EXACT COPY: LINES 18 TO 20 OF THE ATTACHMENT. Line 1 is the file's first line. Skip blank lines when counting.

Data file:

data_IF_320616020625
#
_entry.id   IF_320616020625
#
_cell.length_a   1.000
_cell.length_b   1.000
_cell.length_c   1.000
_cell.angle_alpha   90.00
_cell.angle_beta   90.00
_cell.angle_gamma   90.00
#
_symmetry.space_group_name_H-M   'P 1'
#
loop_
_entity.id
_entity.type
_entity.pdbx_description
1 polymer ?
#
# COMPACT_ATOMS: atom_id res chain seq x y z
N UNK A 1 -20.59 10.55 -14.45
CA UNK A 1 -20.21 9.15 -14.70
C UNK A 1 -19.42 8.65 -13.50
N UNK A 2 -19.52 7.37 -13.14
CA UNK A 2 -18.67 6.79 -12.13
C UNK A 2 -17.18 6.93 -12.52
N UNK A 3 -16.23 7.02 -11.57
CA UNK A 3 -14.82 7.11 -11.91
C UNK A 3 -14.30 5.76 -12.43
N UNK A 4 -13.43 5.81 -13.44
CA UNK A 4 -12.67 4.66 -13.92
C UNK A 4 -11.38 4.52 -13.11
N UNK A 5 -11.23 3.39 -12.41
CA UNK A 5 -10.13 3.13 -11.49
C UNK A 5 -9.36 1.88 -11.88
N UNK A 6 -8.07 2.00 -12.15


1 polymer ?
#
# COMPACT_ATOMS: atom_id res chain seq x y z